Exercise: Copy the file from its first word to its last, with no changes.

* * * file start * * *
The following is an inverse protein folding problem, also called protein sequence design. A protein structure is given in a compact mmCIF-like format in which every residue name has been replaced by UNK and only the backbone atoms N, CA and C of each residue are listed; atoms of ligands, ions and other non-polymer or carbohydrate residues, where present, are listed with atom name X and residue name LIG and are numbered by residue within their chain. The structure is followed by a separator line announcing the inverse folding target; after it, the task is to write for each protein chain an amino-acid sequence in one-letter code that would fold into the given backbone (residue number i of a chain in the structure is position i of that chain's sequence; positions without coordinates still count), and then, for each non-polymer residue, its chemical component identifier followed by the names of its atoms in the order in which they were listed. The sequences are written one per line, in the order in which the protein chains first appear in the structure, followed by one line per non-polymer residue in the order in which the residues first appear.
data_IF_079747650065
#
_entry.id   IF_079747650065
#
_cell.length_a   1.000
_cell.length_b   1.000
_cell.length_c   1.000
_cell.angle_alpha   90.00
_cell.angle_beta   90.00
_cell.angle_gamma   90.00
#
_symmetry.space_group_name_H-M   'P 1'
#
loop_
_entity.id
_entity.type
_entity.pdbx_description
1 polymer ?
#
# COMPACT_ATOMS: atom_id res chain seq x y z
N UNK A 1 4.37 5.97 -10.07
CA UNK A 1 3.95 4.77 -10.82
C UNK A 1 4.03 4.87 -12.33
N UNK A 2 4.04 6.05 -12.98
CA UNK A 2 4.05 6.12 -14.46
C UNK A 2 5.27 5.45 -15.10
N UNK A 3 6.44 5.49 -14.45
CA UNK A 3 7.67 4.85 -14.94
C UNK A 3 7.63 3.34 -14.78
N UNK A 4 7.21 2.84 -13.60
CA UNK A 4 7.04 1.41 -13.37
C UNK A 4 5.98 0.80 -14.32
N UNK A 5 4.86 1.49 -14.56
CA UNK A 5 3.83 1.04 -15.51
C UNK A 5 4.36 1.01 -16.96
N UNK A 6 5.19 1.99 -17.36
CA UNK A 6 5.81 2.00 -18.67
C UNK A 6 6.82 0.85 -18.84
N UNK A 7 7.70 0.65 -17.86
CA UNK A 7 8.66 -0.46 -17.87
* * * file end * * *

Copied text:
The following is an inverse protein folding problem, also called protein sequence design. A protein structure is given in a compact mmCIF-like format in which every residue name has been replaced by UNK and only the backbone atoms N, CA and C of each residue are listed; atoms of ligands, ions and other non-polymer or carbohydrate residues, where present, are listed with atom name X and residue name LIG and are numbered by residue within their chain. The structure is followed by a separator line announcing the inverse folding target; after it, the task is to write for each protein chain an amino-acid sequence in one-letter code that would fold into the given backbone (residue number i of a chain in the structure is position i of that chain's sequence; positions without coordinates still count), and then, for each non-polymer residue, its chemical component identifier followed by the names of its atoms in the order in which they were listed. The sequences are written one per line, in the order in which the protein chains first appear in the structure, followed by one line per non-polymer residue in the order in which the residues first appear.
data_IF_079747650065
#
_entry.id   IF_079747650065
#
_cell.length_a   1.000
_cell.length_b   1.000
_cell.length_c   1.000
_cell.angle_alpha   90.00
_cell.angle_beta   90.00
_cell.angle_gamma   90.00
#
_symmetry.space_group_name_H-M   'P 1'
#
loop_
_entity.id
_entity.type
_entity.pdbx_description
1 polymer ?
#
# COMPACT_ATOMS: atom_id res chain seq x y z
N UNK A 1 4.37 5.97 -10.07
CA UNK A 1 3.95 4.77 -10.82
C UNK A 1 4.03 4.87 -12.33
N UNK A 2 4.04 6.05 -12.98
CA UNK A 2 4.05 6.12 -14.46
C UNK A 2 5.27 5.45 -15.10
N UNK A 3 6.44 5.49 -14.45
CA UNK A 3 7.67 4.85 -14.94
C UNK A 3 7.63 3.34 -14.78
N UNK A 4 7.21 2.84 -13.60
CA UNK A 4 7.04 1.41 -13.37
C UNK A 4 5.98 0.80 -14.32
N UNK A 5 4.86 1.49 -14.56
CA UNK A 5 3.83 1.04 -15.51
C UNK A 5 4.36 1.01 -16.96
N UNK A 6 5.19 1.99 -17.36
CA UNK A 6 5.81 2.00 -18.67
C UNK A 6 6.82 0.85 -18.84
N UNK A 7 7.70 0.65 -17.86
CA UNK A 7 8.66 -0.46 -17.87